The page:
I discovered that she lived in the same suburb, area and street as me! We had a great conversation afterwards. God knew that we needed to connect, and he went before me preparing the way and gave me the boldness to press through.

Ed: What has been a struggle and what did you learn from it?

YW: There was a time I was on the other end of injustice and felt that I did not have a voice. No one was wanting to hear what went wrong and why. The entire ordeal stole my peace.
When a community doesn’t mentor fairness and justice, peace becomes a rare commodity. There are always two sides to a story and I learnt to hear both sides before making a judgement call. Open dialogue is always the best way to resolve and respond – too much injustice has taken place in the world because a voice was ignored or devalued.

yvett2Ed: How did you become involved in Playtime?

YW: For years I had been attending secular playgroup and observing the leaders run it. I used to say, ‘I could never do that!’
But I knew that God had spoken and asked me to start a playgroup for young mothers in the church, so I was going to give it all I had.
My pastor used to call me a steamroller! I was on a mission from God and drove the group with passion. Along with a friend, we would shamelessly ask for money, resources, time, whatever was needed to start a playgroup and buy toys and equipment. We did fundraising drives that raised $3,000 so we could buy an ex-MacDonald’s playground.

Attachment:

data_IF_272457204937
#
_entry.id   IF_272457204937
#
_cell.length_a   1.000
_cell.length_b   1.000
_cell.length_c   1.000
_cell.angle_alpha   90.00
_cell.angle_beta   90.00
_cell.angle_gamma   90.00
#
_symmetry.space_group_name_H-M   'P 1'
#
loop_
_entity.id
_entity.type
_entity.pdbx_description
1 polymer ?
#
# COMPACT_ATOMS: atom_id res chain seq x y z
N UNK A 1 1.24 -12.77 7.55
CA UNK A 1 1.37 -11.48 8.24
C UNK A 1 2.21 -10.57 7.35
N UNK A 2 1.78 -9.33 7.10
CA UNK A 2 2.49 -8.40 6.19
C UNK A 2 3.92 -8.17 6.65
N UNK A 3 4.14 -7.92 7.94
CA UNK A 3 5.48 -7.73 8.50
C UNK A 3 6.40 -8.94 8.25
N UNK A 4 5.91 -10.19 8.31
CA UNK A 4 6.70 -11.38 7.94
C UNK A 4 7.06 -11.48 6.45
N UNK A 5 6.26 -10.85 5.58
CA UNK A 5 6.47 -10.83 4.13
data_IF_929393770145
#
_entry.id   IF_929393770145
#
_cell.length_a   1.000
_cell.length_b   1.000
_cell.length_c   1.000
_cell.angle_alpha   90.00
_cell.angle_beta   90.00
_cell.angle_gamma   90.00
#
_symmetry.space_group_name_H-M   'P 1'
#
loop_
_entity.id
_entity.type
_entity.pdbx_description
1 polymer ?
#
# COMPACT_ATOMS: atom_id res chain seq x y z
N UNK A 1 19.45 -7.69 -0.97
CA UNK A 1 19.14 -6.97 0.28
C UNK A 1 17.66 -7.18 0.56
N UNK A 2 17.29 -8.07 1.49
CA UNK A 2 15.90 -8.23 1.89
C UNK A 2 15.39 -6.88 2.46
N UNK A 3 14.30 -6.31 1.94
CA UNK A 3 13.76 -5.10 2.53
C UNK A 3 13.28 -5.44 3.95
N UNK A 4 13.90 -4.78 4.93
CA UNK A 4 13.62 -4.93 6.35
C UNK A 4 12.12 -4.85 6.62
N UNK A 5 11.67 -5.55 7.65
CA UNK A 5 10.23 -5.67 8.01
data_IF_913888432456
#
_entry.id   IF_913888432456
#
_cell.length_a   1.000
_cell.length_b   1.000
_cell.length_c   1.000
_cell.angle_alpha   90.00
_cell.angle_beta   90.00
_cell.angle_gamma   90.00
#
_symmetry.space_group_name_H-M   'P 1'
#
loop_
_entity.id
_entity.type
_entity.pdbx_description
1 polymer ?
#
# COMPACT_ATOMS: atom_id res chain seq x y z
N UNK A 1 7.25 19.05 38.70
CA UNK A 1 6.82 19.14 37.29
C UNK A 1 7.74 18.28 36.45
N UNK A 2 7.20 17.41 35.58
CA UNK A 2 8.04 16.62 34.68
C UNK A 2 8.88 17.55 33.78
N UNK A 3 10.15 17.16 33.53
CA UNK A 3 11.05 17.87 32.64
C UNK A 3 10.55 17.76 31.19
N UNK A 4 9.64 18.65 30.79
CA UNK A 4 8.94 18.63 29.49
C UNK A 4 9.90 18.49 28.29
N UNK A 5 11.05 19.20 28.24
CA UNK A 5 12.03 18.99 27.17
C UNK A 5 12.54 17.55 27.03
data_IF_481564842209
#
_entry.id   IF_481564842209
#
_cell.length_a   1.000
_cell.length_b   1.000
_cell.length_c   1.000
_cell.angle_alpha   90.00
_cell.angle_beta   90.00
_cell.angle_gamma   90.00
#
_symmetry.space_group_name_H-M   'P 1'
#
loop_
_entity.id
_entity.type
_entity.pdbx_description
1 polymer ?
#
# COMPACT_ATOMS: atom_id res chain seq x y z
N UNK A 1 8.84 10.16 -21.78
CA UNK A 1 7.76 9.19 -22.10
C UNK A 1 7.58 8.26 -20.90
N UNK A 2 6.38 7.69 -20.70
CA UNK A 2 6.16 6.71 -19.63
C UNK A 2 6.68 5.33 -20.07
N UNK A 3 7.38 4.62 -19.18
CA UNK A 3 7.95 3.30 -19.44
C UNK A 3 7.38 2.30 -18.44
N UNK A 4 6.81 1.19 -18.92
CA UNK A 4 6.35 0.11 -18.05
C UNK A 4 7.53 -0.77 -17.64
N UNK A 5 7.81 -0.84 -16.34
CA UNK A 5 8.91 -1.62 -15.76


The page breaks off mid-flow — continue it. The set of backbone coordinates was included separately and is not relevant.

It was exciting watching small communities develop with women supporting each other and becoming friends. But that wasn’t enough for me. I was so frustrated that none had come to faith and I vented my frustration to my pastor, who helpfully suggested I pray for an evangelist.
I didn’t really want this answer, but that was all I had. I started praying for an evangelist to come into the playgroup. God didn’t send a female Billy Graham into the group; he grew me up so that I would start talking to people about God. When a lady in from the community told me her heartfelt problem, I said to her, ‘I will pray for you’. There was no push back and it felt good!
It is a fact and a promise that if we set our heart on making disciples, God will be with us.
Because of my background, in keeping up with two competitive older brothers, I started having little competitions with myself by seeing how much I could talk about God and get away with it! As it turned out, more than I thought! Eventually, people didn’t just find a friend at playgroup, they found a Father.

Ed: What do you like about Playtime?

YW: Playtime is awesome because your young Christian families can meet with your local community, and mission comes to you! Christians, young and old, can help build relationships with those families who often find themselves in a vulnerable stage of life. Financial pressures, parenting issues, sleepless nights can overwhelm any person, and we can help not only practically, but with Godly wisdom and prayer support. This is often a time when previous foundations of independence and control are crumbling, and we can be there with the answer – Jesus.

Ed: What would you say to someone who is thinking about getting involved or starting a Playtime in their church but is bit unsure or concerned?

YW: Do it! Give me a ring! I’m ready for a chat, coffee!